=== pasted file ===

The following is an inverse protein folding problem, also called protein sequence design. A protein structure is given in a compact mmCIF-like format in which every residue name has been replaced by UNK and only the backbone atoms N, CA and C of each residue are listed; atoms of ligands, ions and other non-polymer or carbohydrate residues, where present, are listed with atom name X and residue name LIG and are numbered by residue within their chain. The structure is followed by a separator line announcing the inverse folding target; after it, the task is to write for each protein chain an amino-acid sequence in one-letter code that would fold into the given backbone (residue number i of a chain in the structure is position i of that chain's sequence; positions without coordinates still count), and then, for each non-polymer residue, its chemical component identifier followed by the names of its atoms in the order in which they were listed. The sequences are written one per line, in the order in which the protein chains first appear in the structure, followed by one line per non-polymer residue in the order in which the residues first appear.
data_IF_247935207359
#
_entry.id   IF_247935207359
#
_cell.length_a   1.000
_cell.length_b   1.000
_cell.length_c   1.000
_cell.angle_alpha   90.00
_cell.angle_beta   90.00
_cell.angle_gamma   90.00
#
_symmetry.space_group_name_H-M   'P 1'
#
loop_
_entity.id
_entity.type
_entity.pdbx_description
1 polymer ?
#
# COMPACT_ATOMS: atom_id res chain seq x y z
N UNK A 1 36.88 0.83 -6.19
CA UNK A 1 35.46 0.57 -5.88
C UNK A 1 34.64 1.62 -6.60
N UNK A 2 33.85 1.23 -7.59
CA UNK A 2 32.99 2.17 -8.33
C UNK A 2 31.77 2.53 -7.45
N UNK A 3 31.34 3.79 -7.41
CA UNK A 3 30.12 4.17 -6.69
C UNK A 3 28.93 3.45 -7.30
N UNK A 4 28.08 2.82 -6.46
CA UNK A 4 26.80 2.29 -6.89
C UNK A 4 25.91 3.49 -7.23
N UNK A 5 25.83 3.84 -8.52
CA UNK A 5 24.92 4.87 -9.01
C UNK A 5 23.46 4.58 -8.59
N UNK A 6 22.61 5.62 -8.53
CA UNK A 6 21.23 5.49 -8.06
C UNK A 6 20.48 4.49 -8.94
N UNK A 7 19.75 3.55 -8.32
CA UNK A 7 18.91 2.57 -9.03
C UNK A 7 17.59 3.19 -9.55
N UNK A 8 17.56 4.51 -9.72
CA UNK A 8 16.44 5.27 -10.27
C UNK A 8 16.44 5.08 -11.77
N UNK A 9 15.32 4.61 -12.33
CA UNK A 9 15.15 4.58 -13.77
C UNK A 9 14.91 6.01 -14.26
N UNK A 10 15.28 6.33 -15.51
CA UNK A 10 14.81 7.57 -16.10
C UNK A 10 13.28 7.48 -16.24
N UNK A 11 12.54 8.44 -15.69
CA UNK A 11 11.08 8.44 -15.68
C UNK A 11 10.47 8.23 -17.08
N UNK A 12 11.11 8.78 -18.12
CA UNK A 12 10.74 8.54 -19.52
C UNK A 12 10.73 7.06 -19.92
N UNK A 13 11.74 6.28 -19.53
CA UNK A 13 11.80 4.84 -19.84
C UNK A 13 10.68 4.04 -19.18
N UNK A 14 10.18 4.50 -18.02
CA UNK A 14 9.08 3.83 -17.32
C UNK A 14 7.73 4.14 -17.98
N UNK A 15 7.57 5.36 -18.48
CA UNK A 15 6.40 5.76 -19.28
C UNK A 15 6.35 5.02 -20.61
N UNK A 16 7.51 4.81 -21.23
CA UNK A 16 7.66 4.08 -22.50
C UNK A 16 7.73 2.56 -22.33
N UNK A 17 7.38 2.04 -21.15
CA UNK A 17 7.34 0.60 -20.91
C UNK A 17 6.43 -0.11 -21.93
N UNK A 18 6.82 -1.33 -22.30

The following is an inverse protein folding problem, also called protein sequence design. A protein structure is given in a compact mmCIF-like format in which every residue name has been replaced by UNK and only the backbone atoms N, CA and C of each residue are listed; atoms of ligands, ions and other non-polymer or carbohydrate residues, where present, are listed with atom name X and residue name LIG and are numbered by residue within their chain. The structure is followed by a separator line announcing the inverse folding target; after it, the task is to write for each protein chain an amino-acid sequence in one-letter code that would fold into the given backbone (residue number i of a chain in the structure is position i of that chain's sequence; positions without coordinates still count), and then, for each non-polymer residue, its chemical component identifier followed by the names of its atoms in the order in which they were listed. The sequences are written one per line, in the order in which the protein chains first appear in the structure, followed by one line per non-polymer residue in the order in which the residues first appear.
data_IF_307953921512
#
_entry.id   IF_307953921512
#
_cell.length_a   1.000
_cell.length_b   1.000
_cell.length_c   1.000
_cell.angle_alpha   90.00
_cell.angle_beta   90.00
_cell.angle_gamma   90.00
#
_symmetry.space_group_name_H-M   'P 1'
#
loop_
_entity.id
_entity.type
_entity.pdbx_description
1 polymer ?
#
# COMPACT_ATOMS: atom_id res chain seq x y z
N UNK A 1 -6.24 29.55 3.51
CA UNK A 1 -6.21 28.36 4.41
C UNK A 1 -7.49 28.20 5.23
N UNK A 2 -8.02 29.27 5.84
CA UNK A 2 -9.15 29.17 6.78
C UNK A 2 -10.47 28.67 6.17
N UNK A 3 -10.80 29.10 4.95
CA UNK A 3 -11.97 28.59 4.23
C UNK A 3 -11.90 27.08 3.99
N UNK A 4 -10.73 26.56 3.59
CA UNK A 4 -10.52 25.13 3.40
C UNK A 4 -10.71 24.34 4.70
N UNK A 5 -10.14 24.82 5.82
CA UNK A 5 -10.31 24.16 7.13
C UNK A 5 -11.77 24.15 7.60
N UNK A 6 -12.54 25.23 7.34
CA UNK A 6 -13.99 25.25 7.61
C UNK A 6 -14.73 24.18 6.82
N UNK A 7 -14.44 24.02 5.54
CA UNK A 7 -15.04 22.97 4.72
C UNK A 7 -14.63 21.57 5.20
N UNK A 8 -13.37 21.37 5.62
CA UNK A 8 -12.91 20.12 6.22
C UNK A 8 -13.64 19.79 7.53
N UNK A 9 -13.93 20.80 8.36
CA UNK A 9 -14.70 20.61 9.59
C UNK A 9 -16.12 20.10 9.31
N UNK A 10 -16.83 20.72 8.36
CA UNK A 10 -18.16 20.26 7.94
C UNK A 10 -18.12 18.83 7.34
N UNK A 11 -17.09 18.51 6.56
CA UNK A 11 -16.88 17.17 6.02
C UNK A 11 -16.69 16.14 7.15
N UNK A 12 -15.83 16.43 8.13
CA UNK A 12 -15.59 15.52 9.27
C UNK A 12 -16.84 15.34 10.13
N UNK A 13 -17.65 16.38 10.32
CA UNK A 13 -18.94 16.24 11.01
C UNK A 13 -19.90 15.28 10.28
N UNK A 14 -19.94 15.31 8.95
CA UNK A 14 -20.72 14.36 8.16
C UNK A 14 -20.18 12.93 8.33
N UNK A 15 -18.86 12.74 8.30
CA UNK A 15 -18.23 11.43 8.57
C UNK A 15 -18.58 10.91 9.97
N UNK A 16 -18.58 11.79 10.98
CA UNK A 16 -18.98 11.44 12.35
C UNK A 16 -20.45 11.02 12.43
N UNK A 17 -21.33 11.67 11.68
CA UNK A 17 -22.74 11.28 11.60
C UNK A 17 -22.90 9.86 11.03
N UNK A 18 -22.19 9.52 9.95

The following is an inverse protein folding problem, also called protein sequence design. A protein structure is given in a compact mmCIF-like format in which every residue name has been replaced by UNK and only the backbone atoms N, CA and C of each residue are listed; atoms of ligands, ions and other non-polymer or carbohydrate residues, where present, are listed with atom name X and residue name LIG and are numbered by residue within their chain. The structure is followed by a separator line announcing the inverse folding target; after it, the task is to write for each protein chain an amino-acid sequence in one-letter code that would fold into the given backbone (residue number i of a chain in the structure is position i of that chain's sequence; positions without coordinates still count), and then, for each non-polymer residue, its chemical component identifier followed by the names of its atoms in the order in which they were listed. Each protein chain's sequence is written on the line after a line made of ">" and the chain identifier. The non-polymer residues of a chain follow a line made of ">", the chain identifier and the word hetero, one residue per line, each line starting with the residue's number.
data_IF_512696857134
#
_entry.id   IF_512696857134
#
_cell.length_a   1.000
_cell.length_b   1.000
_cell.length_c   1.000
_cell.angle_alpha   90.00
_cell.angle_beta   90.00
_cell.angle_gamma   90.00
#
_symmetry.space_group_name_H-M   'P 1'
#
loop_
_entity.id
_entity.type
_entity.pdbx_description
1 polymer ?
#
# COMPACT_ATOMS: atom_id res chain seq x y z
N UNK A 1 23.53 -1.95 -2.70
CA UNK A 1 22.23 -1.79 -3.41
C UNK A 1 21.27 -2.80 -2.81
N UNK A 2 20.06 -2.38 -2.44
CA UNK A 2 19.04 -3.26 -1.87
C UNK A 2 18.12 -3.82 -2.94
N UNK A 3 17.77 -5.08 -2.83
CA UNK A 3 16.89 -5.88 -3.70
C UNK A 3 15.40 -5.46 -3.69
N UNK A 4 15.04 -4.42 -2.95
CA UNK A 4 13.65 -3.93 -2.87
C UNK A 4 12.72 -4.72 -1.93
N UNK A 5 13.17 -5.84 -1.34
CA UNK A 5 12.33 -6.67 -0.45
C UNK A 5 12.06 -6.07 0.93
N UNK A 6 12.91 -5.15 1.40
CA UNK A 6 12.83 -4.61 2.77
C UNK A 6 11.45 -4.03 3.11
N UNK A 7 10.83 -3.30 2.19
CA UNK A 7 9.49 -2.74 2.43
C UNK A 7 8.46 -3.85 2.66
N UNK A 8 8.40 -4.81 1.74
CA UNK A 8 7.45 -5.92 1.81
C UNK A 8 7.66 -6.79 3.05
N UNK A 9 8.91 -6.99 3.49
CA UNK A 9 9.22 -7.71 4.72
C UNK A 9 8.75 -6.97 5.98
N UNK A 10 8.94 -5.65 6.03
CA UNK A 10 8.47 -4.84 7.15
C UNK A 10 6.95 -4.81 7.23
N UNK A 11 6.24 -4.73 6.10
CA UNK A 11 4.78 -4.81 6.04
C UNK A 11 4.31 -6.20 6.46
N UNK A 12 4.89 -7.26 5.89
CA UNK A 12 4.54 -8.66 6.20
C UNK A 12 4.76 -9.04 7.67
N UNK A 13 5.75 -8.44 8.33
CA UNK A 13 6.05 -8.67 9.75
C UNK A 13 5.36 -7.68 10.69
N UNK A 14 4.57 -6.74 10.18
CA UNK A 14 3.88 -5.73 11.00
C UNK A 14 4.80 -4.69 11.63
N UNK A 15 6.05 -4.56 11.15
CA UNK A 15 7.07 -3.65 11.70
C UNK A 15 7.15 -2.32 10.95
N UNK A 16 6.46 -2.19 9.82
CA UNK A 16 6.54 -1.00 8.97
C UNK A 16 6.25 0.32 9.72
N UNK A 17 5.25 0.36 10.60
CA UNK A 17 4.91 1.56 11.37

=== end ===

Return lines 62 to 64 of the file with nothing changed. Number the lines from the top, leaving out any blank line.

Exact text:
CA UNK A 14 9.08 3.83 -17.32
C UNK A 14 7.73 4.14 -17.98
N UNK A 15 7.57 5.36 -18.48